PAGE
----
There's no poignant, clever thing to say about the future. I can only speak of this moment, right now, and right now, I'm standing on my own two feet, hopeful; always hopeful.

Thursday, March 12, 2015

Solitary times

We were sitting together on the couch when my husband said to me, 'What would you do if I were to die?'

I thought about it and said, 'I'd probably look to get away for a while on my own. I'd probably travel to a big city, London probably, because I know I can manage London, and I'd walk a lot and go in and out of galleries and take the train to other places, little adventures.'

He listened quietly, which isn't a particular habit of his, so inclined is he to share his opinion.

'What would you do if I died?' I asked.

'I'd travel too but to a remote place, like South America maybe, and I'd go hiking high in the mountains on my own.'

That's the part about him that I missed as a 19 year old girl; that he is quite a solitary man in many ways. What I saw was someone that was able to chat away with so many people in college, who seemed at ease with himself and who could get on his motorbike and take off for an adventure at a moment's notice.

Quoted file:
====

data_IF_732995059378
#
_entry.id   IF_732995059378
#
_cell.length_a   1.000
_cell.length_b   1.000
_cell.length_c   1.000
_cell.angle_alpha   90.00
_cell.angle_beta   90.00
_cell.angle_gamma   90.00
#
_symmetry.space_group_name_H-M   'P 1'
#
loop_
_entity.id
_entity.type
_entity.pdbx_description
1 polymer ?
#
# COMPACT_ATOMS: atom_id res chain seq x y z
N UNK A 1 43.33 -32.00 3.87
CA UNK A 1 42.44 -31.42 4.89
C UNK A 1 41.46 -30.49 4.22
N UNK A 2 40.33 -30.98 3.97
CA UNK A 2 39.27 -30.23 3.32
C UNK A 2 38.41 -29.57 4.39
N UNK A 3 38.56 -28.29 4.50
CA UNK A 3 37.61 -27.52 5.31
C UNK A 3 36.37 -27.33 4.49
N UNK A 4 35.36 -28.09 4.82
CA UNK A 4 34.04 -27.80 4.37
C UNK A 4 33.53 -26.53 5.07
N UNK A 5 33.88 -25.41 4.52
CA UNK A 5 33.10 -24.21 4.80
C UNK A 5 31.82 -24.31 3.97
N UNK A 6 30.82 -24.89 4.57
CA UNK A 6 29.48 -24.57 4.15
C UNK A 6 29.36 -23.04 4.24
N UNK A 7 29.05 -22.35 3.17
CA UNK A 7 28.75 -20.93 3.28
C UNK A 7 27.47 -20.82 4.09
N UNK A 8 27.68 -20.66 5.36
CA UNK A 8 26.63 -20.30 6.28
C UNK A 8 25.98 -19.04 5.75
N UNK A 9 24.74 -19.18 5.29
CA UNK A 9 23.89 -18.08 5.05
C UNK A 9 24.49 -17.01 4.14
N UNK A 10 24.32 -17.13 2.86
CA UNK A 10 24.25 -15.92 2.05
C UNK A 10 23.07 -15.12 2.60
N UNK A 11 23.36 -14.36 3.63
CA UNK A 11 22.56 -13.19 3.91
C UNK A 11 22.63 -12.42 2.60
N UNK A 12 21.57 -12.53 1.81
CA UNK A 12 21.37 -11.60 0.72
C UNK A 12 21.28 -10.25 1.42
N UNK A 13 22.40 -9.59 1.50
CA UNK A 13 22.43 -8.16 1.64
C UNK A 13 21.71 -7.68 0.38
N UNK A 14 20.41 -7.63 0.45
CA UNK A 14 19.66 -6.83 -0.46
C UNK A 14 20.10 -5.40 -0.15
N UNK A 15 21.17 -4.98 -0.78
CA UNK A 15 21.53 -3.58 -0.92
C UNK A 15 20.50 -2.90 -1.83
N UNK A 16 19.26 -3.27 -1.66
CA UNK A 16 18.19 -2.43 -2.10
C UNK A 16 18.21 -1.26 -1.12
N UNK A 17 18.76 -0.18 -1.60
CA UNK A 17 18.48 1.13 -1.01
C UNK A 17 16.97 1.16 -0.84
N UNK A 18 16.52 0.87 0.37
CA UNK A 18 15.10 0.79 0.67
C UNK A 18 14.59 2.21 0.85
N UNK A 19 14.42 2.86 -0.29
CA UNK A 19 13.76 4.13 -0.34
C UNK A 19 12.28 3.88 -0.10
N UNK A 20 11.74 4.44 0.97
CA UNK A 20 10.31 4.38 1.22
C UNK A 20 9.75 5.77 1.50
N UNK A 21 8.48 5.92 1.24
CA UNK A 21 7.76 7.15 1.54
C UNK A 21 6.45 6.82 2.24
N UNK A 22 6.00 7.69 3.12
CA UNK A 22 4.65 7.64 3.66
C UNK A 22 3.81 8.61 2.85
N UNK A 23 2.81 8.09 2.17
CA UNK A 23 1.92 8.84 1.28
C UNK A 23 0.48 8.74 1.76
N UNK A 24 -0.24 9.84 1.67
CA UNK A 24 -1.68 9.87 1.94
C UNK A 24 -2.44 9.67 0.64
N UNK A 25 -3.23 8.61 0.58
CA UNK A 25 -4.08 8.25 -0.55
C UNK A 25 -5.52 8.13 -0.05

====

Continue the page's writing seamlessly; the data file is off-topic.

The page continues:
I was the solitary one, scared of my own shadow. I was the one looking to be taken on adventures, to places I didn't know about. He did take me places, in fact. We started our life together in the United States where his career became the centre of our lives. With no visa to work there myself I procured employment in the only legal way possible, to work for another country within the country, and that wasn't exactly a good career move but it was an eye-opener and I don't regret it.

One thing led to another, children were born, and the career never did get going. I have been what is commonly referred to these days as an 'enabler', and I'm aware that this suited me too. The desire to be a wife and mother was my greatest desire, what came before everything else. Until you have babies and pre-schoolers that you can scoop up and kiss and cuddle you can't imagine what a thrill that is; how much love there is in those relationships. Every instinct in my body told me to reach out for that.

I'm very fortunate that the children keep close to me; close to me in their hearts. My eldest son, (and for me the sun shines out of his ass) warmly accepted my invitation to come with me to a couple of talks in town after work soon, and after those we'll walk to a bistro and share an evening meal. I covet that time with him. I'm very lucky to have all that love in my life.